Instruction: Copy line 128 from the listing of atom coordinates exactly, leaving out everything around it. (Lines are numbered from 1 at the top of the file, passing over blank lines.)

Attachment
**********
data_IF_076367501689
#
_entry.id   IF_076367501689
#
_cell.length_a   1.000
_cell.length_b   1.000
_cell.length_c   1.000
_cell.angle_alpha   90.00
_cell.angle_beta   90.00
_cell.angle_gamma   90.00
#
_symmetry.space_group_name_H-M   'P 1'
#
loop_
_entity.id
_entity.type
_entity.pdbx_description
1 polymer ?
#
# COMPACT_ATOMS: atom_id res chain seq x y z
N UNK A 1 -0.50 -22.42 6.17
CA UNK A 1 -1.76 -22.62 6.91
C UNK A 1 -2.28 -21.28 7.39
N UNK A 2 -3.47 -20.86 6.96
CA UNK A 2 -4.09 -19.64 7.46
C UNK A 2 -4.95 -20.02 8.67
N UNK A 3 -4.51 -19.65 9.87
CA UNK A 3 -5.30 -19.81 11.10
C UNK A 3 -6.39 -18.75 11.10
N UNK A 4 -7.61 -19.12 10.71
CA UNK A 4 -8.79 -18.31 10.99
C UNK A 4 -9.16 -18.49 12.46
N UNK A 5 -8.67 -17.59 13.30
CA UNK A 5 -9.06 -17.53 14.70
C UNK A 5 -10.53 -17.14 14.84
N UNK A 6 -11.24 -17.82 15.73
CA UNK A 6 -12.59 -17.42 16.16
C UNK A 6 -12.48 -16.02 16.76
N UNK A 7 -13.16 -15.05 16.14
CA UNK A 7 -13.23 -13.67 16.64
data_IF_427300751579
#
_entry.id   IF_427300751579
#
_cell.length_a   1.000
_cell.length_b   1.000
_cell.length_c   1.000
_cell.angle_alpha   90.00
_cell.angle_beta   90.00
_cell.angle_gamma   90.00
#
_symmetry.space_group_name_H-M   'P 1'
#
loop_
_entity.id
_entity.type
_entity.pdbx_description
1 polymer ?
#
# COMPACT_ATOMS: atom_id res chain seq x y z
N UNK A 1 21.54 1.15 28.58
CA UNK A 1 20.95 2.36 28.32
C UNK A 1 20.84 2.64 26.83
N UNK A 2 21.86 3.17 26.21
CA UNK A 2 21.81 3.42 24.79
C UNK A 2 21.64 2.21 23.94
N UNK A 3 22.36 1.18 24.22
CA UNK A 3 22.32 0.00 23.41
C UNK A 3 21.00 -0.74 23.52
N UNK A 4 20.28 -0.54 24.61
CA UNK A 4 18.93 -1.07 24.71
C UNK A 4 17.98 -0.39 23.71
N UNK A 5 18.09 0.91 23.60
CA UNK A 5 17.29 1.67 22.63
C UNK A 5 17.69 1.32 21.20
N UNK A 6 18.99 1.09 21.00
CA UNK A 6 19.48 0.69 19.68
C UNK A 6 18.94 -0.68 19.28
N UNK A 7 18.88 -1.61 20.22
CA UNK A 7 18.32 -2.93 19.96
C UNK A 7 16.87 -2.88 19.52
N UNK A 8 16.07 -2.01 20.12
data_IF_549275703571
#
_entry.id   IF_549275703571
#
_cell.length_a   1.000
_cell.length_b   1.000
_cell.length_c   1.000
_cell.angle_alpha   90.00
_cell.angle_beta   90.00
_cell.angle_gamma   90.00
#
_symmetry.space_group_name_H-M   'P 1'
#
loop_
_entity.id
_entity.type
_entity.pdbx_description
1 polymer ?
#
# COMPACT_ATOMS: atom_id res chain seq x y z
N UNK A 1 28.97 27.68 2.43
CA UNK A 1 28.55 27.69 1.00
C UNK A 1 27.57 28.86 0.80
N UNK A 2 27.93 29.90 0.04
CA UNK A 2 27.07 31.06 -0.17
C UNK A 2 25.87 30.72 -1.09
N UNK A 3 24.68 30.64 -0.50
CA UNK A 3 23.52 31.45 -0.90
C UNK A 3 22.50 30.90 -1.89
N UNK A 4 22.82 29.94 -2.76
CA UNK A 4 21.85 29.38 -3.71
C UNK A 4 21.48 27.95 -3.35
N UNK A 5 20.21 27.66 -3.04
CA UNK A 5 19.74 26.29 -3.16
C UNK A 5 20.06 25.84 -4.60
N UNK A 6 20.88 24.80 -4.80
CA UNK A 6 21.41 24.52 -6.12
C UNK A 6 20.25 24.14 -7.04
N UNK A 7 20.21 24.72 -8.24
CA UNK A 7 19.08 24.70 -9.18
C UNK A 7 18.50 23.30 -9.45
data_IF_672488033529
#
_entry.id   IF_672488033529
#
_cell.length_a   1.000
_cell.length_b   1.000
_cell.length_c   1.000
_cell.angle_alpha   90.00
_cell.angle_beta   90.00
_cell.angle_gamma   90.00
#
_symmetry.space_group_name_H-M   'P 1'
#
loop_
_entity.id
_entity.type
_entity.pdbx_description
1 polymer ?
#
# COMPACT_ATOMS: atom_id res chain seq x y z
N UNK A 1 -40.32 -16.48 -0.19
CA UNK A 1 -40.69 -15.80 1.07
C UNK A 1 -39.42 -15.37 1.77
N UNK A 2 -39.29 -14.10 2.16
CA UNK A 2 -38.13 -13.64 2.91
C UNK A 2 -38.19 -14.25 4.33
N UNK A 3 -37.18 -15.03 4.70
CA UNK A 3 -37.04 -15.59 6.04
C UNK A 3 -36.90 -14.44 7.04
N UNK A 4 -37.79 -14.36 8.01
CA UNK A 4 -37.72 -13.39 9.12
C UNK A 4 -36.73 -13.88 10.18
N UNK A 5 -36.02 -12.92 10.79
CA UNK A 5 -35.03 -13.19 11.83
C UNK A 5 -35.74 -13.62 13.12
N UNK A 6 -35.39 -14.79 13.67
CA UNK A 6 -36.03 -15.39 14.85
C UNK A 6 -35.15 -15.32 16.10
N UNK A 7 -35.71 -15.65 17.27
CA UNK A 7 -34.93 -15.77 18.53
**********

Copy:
_cell.length_a   1.000